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How An Immigrant Sephardic Family Made Its Home In New York

I was a first-born son in 1943 and, in the Sephardic tradition, was named David after my father’s living father. My middle name, however, came from my mother’s beloved sister Lee, whom I never met because, as Mom told me, she died young of a broken heart.

Mom was second-youngest in a family that emigrated from Rhodes around the time of WWI. There would eventually be six girls and one boy in the maternal branch of my family. Aunt Lee was the mystery. How does one die of a broken heart?

Dad’s family emigrated from Turkey around 1920, but a cousin researching the Ellis Island archives discovered that Dad’s parents (and any documents relating to baby Dad) had Greek papers. Who knows?

What I do know is that I am 100% Sephardic and did not face any of the problems fourth-generation Sephardic Arielle Calvo described in her piece for the Forward. We were first generation, living in a Sephardic bubble in Sheepshead Bay, and did not have much contact with alien (Ashkenazi) Jews. Our Jewish neighbors were named Gormezano, Eskenazi, Mordeau, Sedaka, Russo, Karo and Magrisso.

My grandfather, who had been taken in by a rabbi in Istanbul when his mother died, became reasonably knowledgeable about Sephardic ritual and practice. When he came to America, he became an (unordained) rabbi of a small congregation that eventually moved to Brooklyn. He led this congregation until his death in 1953, around age 53.

A photo of the author’s Aunt Lee, provided by the author.

Aunt Lee’s modest oval cameo photo followed us in 1950 from our small two-family home in Sephardic Sheepshead Bay — which we shared with my grandparents and five uncles and two aunts — to a modest cape house a light year away (ten miles, but almost no Sephardim) in Howard Beach. Despite our emigration to Howard Beach, we maintained our Sephardic culture even as a minority in our Ashkenazi shul, the Howard Beach Jewish Center, and we even converted some of our fellow Ashkenazi Jews to our Sephardic culture.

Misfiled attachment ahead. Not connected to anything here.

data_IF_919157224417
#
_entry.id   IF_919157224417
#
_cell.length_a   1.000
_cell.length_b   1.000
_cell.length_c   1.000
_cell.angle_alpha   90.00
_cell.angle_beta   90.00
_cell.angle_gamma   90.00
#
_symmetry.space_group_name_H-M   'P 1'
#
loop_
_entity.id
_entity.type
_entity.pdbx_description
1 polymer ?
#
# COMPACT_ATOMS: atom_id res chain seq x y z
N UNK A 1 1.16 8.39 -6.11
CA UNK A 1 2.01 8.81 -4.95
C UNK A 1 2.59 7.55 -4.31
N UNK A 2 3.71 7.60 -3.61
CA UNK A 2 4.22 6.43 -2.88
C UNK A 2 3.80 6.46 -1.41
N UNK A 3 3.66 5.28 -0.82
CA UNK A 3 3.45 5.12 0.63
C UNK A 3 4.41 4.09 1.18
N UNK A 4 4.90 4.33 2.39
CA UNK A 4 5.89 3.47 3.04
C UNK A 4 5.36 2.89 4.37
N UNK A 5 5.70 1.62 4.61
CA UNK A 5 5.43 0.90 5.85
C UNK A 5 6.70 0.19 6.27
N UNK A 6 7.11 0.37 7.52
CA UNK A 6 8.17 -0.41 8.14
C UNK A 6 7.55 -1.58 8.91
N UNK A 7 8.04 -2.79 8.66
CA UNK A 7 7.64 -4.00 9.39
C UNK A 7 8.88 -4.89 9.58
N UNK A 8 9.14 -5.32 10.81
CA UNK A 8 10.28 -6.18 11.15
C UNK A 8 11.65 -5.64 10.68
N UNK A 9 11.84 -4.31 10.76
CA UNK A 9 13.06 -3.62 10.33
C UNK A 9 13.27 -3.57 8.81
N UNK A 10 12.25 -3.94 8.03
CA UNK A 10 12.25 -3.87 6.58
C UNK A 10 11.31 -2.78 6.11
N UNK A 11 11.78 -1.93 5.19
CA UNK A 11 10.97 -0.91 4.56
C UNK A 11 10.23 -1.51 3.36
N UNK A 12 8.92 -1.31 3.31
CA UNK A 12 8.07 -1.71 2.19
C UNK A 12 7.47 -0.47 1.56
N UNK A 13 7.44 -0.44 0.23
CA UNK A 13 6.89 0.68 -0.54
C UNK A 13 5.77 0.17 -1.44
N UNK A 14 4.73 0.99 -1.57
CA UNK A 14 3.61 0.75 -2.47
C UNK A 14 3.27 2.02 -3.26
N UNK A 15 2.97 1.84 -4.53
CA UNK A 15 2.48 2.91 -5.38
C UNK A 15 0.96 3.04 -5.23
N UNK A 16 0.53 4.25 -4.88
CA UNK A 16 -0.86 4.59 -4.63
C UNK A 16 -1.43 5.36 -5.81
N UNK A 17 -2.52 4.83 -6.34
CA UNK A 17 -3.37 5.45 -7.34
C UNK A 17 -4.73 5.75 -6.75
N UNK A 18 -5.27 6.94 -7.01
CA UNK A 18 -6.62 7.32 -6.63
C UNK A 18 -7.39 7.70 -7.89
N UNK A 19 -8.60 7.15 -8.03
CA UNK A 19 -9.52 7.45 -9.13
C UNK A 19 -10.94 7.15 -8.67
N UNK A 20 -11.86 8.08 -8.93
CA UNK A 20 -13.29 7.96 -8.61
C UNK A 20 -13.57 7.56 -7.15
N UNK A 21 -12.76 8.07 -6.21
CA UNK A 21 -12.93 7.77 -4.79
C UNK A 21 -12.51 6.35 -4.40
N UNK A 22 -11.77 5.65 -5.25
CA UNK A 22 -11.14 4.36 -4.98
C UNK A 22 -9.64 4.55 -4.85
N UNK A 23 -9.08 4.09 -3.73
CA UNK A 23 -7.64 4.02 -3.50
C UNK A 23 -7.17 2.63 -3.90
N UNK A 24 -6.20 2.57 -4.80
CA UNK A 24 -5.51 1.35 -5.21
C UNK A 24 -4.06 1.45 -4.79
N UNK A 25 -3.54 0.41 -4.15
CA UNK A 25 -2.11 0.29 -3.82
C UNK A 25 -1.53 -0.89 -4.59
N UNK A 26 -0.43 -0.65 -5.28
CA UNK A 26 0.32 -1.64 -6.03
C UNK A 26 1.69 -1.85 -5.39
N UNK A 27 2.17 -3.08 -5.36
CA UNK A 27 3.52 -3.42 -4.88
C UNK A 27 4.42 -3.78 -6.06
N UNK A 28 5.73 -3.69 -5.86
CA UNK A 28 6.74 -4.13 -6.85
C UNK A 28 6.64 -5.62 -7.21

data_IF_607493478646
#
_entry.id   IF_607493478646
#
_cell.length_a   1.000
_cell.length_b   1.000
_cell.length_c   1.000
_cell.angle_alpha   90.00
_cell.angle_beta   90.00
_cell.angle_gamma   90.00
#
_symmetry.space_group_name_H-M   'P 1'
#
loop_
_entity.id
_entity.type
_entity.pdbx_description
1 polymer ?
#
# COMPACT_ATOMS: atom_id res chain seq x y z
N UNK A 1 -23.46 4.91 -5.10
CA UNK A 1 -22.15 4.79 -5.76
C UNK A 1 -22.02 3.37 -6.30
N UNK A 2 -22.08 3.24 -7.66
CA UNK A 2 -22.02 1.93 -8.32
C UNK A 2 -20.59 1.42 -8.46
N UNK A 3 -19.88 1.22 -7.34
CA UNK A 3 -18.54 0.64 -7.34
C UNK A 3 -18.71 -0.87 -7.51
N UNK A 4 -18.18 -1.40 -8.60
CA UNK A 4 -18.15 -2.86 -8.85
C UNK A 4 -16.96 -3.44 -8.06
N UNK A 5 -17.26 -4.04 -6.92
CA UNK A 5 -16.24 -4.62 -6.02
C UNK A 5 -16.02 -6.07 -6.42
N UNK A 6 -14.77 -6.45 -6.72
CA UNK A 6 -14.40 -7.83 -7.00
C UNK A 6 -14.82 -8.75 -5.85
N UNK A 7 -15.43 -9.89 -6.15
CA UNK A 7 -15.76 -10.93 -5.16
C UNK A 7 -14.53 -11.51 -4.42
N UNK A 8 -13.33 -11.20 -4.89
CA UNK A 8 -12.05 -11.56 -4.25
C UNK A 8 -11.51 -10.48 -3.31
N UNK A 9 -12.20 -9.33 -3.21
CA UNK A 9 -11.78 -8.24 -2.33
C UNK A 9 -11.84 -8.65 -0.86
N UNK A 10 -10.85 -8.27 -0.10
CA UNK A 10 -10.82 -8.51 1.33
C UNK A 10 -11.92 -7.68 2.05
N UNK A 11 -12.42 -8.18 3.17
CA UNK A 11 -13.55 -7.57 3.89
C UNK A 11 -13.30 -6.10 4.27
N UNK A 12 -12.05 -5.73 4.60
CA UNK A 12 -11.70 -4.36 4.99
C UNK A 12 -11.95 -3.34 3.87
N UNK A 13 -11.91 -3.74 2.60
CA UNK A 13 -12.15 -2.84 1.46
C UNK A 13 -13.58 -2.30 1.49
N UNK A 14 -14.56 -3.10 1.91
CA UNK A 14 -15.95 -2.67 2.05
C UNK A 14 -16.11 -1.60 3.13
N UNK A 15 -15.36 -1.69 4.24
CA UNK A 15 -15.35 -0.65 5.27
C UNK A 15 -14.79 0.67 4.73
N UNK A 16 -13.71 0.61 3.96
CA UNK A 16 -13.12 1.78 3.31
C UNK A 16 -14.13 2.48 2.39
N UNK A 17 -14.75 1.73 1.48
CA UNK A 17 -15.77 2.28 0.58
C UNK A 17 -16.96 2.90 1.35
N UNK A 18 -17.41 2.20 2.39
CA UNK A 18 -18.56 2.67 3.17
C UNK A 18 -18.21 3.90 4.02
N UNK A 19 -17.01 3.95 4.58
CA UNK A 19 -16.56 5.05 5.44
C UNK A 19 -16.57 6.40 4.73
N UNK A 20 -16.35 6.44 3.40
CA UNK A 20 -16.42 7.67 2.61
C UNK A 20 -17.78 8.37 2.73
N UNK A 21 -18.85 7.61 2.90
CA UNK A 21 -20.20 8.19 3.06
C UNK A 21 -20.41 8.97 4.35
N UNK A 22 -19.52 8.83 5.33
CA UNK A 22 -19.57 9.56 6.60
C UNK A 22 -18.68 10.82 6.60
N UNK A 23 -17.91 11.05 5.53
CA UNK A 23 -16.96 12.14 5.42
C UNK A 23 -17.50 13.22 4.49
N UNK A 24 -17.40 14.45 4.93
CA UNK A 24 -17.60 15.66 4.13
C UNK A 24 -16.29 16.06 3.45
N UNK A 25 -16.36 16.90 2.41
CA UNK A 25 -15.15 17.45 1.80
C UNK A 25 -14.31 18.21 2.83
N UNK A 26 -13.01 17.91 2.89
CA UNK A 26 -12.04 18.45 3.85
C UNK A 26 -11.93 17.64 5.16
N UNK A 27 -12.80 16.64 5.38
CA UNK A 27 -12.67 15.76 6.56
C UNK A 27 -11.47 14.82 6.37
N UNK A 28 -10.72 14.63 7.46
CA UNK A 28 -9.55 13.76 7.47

My mother was a mainstay volunteer for what became the hub of Sephardic Jewish life in the New York metropolitan area, the Sephardic Home for the Aged in Brooklyn, located on the Brooklyn shoreline along the entrance to the New York harbor. The ships that had brought my grandparents, my father and thousands of Sephardic Jews to America had sailed past the location where many of them would eventually reside. All four of my grandparents ended their days in that facility designed and operated to support and maintain the Sephardic culture of its residents.

My Aunt Lee never lived to see her five sisters and one brother, nor her future nephews and nieces, move upward and through American society. She died of a broken heart, and when I was about 10, Mom finally told me as much of the story as she could allow herself to relate.

I guess it was during WWII that Aunt Lee and an Ashkenazi, German Jewish young man fell in love — in love enough to want to marry each other. But this young man’s parents did not want their son marrying a “colored” person — my Aunt Lee — who they would not believe was even Jewish. He obeyed his parents’ commands.

Aunt Lee was irreparably broken-hearted. Mom said that Aunt Lee just stopped eating. She died before I could meet her, or she could meet me.

That small, brass-framed cameo portrait of Aunt Lee lives with us, to this day, on a shelf in our family room. It stays with us as a reminder of, among many other things, what ignorance and racism can do to the heart.

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